Gathering: Fortune Sticks

Relationship: unknown
Chinese fortune sticks, ca. 1850s. Courtesy of Temple of Kwan Tai.
Chinese fortune sticks, ca. 1850s. Courtesy of Temple of Kwan Tai.

These Chinese fortune sticks are among the original objects from Temple of Kwan Tai. The Temple was built by Chinese settlers who arrived in Mendocino, California by sampan in the early 1850s. The Taoist temple is one of the six original Taoist temples left in California. Analysis of original building materials dated the Temple to 1854. A room for a full-time priest was added in the 1870s. It should be noted that prior to the early 1940s, no white person was allowed to enter the temple.

A table near the entrance to the worship room holds prayer papers for burning and dishes to place food and drink to be blessed. The middle altar holds metal boxes for burning incense. A dragon adorns a large stand with silver candle holders on each side.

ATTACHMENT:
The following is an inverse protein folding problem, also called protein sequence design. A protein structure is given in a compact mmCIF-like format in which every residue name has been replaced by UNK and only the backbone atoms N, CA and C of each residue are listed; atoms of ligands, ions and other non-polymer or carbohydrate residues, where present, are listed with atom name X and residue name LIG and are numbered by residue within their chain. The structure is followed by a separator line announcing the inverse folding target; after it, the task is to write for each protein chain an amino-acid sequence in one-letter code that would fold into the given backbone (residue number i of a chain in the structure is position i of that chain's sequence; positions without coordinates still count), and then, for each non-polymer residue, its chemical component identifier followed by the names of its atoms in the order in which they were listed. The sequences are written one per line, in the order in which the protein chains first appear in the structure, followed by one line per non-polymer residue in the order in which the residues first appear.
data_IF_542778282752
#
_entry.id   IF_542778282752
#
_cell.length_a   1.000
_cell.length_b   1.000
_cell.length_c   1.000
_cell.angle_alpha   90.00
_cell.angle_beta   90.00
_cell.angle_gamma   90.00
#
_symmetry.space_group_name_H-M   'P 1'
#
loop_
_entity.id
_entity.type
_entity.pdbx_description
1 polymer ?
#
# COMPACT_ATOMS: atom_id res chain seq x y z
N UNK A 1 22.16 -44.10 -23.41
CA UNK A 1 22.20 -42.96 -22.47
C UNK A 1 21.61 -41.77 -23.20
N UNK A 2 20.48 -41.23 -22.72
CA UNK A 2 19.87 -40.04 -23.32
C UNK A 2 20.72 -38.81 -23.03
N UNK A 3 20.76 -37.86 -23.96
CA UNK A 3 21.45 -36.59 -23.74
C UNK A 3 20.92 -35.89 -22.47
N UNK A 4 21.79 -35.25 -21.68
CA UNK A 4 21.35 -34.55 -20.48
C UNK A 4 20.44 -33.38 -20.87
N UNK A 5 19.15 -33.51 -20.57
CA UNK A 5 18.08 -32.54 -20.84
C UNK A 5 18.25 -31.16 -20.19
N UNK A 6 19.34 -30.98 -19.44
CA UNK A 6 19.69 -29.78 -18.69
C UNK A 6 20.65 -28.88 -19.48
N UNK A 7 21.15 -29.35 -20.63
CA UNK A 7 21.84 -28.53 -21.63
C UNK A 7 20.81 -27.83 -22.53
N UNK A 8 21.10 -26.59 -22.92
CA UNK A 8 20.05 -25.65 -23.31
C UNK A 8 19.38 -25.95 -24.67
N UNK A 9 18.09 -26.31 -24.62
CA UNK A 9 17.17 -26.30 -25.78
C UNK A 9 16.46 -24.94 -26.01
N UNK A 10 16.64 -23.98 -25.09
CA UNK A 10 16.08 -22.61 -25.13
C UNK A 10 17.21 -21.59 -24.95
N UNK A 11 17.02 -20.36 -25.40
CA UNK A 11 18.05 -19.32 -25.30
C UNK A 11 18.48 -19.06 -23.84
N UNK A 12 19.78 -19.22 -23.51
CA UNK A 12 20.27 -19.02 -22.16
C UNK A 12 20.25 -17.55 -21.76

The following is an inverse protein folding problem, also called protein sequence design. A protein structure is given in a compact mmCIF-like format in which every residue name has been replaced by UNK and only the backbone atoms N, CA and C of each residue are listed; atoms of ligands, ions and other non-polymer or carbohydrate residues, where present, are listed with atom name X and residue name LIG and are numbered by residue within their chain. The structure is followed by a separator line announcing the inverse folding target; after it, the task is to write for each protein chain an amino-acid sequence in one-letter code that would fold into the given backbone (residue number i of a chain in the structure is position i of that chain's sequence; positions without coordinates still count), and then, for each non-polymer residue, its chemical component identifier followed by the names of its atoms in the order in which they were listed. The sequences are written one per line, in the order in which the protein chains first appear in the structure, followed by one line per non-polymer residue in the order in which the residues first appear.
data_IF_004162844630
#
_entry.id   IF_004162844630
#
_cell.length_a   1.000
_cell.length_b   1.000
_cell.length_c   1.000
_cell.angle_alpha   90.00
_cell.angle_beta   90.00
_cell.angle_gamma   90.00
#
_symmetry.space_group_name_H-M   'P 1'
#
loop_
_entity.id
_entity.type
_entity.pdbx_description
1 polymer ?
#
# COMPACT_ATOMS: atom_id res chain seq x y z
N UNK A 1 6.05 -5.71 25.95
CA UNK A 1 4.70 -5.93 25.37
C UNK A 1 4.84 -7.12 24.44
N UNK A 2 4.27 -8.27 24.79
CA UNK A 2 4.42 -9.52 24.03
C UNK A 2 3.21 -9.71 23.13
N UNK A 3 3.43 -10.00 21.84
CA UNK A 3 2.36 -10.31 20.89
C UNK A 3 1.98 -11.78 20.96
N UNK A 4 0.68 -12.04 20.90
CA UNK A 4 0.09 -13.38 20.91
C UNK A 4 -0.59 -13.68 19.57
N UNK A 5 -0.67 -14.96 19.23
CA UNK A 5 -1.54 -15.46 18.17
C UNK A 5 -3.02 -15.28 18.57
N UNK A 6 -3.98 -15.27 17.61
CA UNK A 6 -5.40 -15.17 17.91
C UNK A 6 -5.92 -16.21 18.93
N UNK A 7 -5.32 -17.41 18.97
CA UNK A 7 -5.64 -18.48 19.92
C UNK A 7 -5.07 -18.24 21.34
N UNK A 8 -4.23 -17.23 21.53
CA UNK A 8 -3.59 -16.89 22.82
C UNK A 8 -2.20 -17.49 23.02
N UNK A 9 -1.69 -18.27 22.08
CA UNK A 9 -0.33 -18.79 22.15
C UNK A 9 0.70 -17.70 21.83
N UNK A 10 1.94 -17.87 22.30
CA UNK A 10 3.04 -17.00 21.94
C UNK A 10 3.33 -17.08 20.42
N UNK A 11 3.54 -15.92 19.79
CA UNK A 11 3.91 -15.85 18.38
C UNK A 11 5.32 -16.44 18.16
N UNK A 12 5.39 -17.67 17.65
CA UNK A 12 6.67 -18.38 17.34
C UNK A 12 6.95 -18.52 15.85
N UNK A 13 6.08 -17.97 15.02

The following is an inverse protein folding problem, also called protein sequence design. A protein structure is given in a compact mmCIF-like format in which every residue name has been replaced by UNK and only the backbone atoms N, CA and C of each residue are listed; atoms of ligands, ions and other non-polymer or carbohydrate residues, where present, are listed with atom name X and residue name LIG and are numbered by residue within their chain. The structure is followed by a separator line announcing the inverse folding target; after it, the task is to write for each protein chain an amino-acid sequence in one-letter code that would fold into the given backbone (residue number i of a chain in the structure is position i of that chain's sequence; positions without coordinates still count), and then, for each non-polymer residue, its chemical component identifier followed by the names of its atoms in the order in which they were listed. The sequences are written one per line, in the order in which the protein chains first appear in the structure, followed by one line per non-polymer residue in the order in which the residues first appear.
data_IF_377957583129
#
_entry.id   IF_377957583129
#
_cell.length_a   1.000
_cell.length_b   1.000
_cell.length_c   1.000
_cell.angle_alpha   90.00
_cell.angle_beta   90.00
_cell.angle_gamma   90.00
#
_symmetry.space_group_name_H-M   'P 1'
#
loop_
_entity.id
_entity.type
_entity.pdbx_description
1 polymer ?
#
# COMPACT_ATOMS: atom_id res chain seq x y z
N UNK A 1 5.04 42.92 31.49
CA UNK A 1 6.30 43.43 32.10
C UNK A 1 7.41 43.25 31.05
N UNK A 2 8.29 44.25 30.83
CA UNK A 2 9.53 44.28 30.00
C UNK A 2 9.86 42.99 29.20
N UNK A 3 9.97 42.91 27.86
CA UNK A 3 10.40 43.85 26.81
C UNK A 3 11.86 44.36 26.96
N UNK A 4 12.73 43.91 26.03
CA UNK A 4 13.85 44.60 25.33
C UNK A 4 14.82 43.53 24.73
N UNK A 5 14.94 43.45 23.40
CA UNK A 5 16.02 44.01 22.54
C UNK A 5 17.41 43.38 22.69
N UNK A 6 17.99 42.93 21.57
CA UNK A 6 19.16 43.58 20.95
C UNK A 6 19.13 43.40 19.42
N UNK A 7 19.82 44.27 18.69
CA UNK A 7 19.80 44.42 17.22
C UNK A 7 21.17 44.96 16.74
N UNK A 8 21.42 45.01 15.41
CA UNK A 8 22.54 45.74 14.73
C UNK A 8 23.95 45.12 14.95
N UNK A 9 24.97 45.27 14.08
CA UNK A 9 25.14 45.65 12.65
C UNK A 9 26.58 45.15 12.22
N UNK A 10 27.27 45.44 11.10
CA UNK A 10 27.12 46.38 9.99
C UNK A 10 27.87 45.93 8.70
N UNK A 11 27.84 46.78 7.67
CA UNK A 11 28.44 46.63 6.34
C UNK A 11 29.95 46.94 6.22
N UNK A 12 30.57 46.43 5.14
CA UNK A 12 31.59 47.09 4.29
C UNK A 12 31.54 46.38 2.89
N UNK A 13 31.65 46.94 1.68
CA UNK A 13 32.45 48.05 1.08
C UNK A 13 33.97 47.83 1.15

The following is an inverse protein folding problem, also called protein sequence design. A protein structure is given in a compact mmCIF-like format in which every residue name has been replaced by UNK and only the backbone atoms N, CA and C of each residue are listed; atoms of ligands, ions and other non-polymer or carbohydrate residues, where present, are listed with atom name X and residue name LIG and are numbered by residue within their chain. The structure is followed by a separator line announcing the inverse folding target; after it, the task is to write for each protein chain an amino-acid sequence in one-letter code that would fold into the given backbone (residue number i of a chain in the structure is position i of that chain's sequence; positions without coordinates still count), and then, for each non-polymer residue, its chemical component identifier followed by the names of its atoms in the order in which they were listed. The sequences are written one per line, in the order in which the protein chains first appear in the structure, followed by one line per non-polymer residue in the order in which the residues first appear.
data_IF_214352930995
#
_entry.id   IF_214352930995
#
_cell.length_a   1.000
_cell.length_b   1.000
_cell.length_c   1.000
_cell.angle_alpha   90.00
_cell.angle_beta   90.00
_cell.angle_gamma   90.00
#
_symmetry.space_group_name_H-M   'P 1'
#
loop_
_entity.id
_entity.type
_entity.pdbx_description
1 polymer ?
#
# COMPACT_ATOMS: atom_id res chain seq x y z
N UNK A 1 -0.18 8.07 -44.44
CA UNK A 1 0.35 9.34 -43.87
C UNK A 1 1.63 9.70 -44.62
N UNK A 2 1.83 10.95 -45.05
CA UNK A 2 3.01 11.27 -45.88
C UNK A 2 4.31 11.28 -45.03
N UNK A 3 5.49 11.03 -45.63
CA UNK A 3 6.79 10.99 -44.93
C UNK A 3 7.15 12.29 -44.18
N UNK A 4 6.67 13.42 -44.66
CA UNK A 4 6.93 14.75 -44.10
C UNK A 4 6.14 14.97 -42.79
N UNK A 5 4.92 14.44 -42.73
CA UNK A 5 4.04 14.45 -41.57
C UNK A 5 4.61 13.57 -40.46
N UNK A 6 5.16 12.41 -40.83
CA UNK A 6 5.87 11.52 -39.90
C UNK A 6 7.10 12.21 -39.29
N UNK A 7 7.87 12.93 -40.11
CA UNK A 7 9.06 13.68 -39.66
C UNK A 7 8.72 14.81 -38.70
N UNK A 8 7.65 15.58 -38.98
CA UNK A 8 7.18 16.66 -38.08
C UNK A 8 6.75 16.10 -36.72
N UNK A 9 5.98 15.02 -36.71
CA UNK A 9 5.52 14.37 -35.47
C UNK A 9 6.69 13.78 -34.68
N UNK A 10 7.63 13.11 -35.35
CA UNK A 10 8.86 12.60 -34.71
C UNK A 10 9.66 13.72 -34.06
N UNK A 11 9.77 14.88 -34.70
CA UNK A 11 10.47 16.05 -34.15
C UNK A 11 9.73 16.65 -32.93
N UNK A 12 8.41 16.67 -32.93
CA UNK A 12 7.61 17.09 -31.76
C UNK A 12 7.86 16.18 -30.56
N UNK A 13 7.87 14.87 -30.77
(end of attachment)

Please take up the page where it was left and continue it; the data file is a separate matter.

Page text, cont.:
Above the back altar is a portrait of Kwan Tai, protector and advisor. On each side are 3 sets of fortune sticks and blocks. Painted boards name Kwan Tai and provide dates of his birth and death. Dishes on the altar are filled with food and drink to give the god and the ancestors substance up in the heavens. Left of the altar the celestial army is represented by five flags. A wooden box that is wrapped and housed in a stand is used for blessing the deceased.

Board and paper plaques along the walls display poetry and the names of those who donated the items.

This object was featured in the Museum of Chinese in America (MOCA)'s exhibit, "Gathering: Collecting and Documenting Chinese American History," October 17, 2019 - March 22, 2020.

 

Place(s): Mendocino, CA
Year: 1854

– The Temple of Kwan Tai

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